For many of us, this year has put a stop to even the smallest of travel plans for the foreseeable future. But as we look ahead to what travel might be possible, perhaps we should consider something that only a nationwide lockdown could have helped us realise: what if we don’t travel abroad at all?
In recent years, I’ve become more obsessed with the natural marvels that our island has to offer and these days we hardly need to fly one hundred miles to find holiday heat. If lockdown has given humanity a chance to renegotiate its relationship with the modern world, I think the way that we travel is certainly a point of contemplation. I’m not at all suggesting that we abandon an industry that pumps millions into worldwide economies. Merely that, at least for the near future, we opt for something of a ‘staycation’.
One thing I flaunt proudly when the topic comes up is my Scottish heritage, to the point that you wouldn’t know I’ve only been there once. Nevertheless, Scotland is home to a goldmine of natural beauty, and in an effort to scratch the surface, I’d like to point out my top three domestic travel destinations.
Arisaig / Mallaig
To give you an idea of how secluded and precious this area is, Mallaig’s train station is a dead end. I mean that it is literally the end of the line. It has one railway line and one platform for both arrivals and departures. There’s something quite endearing about that. My family and I stayed in a cottage in a small village called Arisaig. It was a stone’s throw away from the shore. While the water was unspeakably cold, the shores looked tropical with turquoise waters against sandy, white beaches.
Spending a week in the area involved enough excitement that I could go for hours, but focusing on the highlights: we were close enough to visit Glenfinnan, which is home to the viaduct featured in Harry Potter. A Hogwarts Express style steam train still runs from Fort William to Mallaig on a regular timetable. This area, and much of the North of Scotland, is a hotbed for cinematic locations, particularly Harry Potter. There are plenty of walks and routes in the area with several breath-taking views as you go. You’d be forgiven for thinking you’re overlooking a tropical rainforest. There are lochs with cycling routes around them, and even converted railway carriage cafes by the station.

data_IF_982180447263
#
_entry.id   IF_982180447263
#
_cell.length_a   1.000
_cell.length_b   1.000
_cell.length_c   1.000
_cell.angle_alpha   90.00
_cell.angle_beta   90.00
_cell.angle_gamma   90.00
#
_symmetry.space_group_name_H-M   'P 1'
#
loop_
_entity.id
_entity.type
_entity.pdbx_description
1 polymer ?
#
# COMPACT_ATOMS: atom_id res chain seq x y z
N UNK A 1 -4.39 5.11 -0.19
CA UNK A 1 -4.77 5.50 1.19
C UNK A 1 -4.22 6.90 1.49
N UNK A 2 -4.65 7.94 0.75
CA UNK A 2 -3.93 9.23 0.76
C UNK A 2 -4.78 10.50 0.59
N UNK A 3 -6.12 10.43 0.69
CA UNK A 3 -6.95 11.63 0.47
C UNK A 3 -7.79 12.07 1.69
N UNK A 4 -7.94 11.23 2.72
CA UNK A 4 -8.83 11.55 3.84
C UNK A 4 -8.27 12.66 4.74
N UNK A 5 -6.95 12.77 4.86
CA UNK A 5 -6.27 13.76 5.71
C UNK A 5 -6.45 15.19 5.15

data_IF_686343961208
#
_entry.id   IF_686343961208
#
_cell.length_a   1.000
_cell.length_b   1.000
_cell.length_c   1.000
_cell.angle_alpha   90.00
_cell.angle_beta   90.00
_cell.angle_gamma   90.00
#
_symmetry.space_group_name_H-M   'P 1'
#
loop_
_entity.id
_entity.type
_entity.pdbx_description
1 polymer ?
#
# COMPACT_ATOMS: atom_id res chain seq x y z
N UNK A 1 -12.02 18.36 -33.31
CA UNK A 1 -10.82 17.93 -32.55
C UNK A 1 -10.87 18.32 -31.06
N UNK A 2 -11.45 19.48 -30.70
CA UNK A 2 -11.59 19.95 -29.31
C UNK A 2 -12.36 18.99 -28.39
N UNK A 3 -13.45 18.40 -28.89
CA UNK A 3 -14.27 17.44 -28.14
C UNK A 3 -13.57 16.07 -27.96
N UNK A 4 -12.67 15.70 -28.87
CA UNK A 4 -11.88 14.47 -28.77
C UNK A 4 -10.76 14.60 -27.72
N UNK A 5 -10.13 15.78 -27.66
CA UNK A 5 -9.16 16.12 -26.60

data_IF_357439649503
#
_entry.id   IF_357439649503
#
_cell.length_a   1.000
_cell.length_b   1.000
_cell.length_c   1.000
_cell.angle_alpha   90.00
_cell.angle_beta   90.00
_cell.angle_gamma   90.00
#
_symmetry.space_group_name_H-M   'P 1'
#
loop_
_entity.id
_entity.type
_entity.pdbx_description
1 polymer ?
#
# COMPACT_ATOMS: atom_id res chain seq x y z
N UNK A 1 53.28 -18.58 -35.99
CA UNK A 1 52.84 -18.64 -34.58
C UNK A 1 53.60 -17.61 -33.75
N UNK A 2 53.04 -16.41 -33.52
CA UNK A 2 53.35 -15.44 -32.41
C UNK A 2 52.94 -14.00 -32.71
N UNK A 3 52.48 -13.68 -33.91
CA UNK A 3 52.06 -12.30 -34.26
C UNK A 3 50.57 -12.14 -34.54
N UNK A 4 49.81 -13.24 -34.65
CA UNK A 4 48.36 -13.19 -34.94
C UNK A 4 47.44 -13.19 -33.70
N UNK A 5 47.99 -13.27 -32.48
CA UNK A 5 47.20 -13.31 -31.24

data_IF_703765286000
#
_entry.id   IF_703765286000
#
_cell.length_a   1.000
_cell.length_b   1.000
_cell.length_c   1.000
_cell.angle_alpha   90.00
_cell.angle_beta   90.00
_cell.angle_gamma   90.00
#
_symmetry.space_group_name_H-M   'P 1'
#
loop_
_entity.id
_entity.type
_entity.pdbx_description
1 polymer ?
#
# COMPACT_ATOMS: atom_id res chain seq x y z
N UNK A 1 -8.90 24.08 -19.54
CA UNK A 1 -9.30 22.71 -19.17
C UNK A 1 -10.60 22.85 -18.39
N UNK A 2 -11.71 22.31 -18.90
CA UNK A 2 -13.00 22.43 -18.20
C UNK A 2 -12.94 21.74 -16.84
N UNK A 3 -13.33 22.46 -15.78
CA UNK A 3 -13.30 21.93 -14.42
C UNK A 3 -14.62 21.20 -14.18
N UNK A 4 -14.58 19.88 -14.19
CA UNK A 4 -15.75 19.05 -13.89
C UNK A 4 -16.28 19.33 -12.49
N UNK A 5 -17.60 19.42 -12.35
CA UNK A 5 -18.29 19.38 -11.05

Fairy tale castles, white sand beaches, and historic ruins
We went kayaking in the shallow waters near Arisaig, spotting seals along the way, with the Isle of Eigg sitting coolly in the distance. Knocking around Traigh Golf course with my grandad and uncle actually re-inspired my love of golf, and I look back realising it was the coolest course I’ve played on. I wish I had been a much better player at the time. We also visited the nearby ‘Silver Sands’ beaches – on horseback no less. Needless to say, there’s plenty to do up there.
I’ve visited a number of cities in my short life, but a select few have felt strikingly welcoming and homely. Berlin was one, Vienna another, and then Edinburgh. It’s a humble place. But it’s warm, friendly, aged and modern. I’m a sucker for cobbled streets as well. Things that show character. We grabbed breakfast from a bakery in the morning and walked up to Arthur’s Seat, overlooking the city. Everything was within walking distance. We wandered from place to place with our cameras poised, just letting the city take us where it wanted to. Of course, Edinburgh hosts the famous Fringe Festival each year, but you’ll find accommodation hard to come by at that time. For now, I recommend visiting when it’s not in show mode – it’ll be more honest.
North Coast 500
This one is perhaps a bit sneaky- I haven’t actually been! It’s just at the top of my wish-list.
I plan to go this summer. It’s Scotland’s Route 66: a coastal road that follows the edge of Scotland and cuts through some of its most beautiful landscapes, the dream for any car lover. But rather than visit by car, (which I’d love to do one day), I’m hoping to do it by bike. Regardless, this trail is bound to be one of the most memorable travels I will have. It offers visitors “fairy tale castles, white sand beaches, and historic ruins”, as described on the website. The island of Orkney comes into view, (the earliest recorded site of stone circles), and many areas of the Highlands feature remarkable Neolithic structures. Staying at least three nights is widely recommended for anyone doing the trail, which starts and finishes in Inverness.
These are just some points of note in the array of wonders in Scotland. There are incredible things to see across Scotland, Wales, England, and Northern Ireland that we rarely appreciate as inhabitants of the UK. Covid-19 is compromising air travel, so perhaps we should take the chance to explore the many wonders here on home soil. We may find it surprisingly rewarding.